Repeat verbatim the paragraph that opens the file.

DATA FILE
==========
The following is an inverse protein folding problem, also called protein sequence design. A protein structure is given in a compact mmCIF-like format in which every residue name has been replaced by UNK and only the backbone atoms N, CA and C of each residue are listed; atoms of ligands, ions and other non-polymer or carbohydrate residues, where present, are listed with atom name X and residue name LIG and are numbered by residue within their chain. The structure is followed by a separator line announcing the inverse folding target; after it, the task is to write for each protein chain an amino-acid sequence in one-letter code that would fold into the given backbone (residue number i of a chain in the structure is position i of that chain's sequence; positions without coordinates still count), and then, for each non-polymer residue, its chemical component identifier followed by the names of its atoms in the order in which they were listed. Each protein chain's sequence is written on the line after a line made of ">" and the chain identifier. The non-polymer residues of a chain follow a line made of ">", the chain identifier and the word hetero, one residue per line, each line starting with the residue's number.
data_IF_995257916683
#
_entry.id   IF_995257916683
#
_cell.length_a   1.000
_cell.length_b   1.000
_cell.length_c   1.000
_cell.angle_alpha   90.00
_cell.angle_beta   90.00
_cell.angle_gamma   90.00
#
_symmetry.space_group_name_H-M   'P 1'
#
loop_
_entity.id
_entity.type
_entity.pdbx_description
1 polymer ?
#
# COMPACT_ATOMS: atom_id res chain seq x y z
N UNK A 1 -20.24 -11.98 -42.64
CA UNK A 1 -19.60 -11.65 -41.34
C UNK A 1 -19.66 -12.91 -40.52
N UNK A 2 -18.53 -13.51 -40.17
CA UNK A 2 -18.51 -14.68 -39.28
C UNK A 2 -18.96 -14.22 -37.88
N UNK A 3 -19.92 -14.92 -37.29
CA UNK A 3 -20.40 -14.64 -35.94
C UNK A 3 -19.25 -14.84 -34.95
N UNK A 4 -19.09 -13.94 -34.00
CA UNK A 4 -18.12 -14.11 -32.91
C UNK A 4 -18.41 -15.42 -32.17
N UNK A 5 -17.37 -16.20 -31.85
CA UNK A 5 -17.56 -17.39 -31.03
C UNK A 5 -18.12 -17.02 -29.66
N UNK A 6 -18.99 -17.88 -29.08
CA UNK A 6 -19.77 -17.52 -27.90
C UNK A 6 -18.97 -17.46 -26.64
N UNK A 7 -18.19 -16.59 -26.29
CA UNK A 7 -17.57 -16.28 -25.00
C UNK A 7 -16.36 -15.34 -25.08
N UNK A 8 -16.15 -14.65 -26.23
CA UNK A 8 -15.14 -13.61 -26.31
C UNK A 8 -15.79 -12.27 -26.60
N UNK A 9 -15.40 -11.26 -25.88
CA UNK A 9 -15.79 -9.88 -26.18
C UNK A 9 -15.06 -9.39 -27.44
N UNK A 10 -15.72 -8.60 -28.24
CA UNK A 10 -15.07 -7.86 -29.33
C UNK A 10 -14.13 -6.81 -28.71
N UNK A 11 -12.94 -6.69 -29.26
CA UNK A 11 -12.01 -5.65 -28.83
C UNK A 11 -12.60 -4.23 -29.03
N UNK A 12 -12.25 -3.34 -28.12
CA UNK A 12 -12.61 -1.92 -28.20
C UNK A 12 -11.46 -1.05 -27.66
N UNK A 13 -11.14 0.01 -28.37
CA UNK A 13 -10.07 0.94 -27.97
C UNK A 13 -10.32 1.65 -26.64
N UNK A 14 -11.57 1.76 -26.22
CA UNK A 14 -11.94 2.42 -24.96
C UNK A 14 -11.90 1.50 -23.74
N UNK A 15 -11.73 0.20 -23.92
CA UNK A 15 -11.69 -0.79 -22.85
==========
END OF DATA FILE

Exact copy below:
The following is an inverse protein folding problem, also called protein sequence design. A protein structure is given in a compact mmCIF-like format in which every residue name has been replaced by UNK and only the backbone atoms N, CA and C of each residue are listed; atoms of ligands, ions and other non-polymer or carbohydrate residues, where present, are listed with atom name X and residue name LIG and are numbered by residue within their chain. The structure is followed by a separator line announcing the inverse folding target; after it, the task is to write for each protein chain an amino-acid sequence in one-letter code that would fold into the given backbone (residue number i of a chain in the structure is position i of that chain's sequence; positions without coordinates still count), and then, for each non-polymer residue, its chemical component identifier followed by the names of its atoms in the order in which they were listed. Each protein chain's sequence is written on the line after a line made of ">" and the chain identifier. The non-polymer residues of a chain follow a line made of ">", the chain identifier and the word hetero, one residue per line, each line starting with the residue's number.